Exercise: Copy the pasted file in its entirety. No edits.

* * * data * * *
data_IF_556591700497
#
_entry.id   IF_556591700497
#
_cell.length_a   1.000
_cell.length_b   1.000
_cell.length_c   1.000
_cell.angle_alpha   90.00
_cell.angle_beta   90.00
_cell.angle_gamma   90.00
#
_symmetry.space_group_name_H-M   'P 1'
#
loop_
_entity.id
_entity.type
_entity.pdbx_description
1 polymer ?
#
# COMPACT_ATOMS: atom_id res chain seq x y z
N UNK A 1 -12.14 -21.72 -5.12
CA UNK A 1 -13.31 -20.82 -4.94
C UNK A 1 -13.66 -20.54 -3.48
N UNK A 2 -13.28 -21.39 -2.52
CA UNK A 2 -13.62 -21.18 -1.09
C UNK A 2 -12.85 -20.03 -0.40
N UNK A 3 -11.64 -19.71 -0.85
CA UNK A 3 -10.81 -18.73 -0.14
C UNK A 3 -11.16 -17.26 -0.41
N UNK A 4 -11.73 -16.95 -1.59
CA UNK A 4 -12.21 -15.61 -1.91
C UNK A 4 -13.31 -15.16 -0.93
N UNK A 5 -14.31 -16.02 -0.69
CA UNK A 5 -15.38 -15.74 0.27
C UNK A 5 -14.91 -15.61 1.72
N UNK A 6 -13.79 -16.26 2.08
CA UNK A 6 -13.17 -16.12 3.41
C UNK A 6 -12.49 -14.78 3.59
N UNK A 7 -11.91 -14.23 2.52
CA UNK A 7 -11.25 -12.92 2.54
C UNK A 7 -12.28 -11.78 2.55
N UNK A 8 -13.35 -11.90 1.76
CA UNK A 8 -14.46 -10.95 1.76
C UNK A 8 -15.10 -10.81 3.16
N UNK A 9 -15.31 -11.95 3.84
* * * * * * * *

data_IF_556591700497
#
_entry.id   IF_556591700497
#
_cell.length_a   1.000
_cell.length_b   1.000
_cell.length_c   1.000
_cell.angle_alpha   90.00
_cell.angle_beta   90.00
_cell.angle_gamma   90.00
#
_symmetry.space_group_name_H-M   'P 1'
#
loop_
_entity.id
_entity.type
_entity.pdbx_description
1 polymer ?
#
# COMPACT_ATOMS: atom_id res chain seq x y z
N UNK A 1 -12.14 -21.72 -5.12
CA UNK A 1 -13.31 -20.82 -4.94
C UNK A 1 -13.66 -20.54 -3.48
N UNK A 2 -13.28 -21.39 -2.52
CA UNK A 2 -13.62 -21.18 -1.09
C UNK A 2 -12.85 -20.03 -0.40
N UNK A 3 -11.64 -19.71 -0.85
CA UNK A 3 -10.81 -18.73 -0.14
C UNK A 3 -11.16 -17.26 -0.41
N UNK A 4 -11.73 -16.95 -1.59
CA UNK A 4 -12.21 -15.61 -1.91
C UNK A 4 -13.31 -15.16 -0.93
N UNK A 5 -14.31 -16.02 -0.69
CA UNK A 5 -15.38 -15.74 0.27
C UNK A 5 -14.91 -15.61 1.72
N UNK A 6 -13.79 -16.26 2.08
CA UNK A 6 -13.17 -16.12 3.41
C UNK A 6 -12.49 -14.78 3.59
N UNK A 7 -11.91 -14.23 2.52
CA UNK A 7 -11.25 -12.92 2.54
C UNK A 7 -12.28 -11.78 2.55
N UNK A 8 -13.35 -11.90 1.76
CA UNK A 8 -14.46 -10.95 1.76
C UNK A 8 -15.10 -10.81 3.16
N UNK A 9 -15.31 -11.95 3.84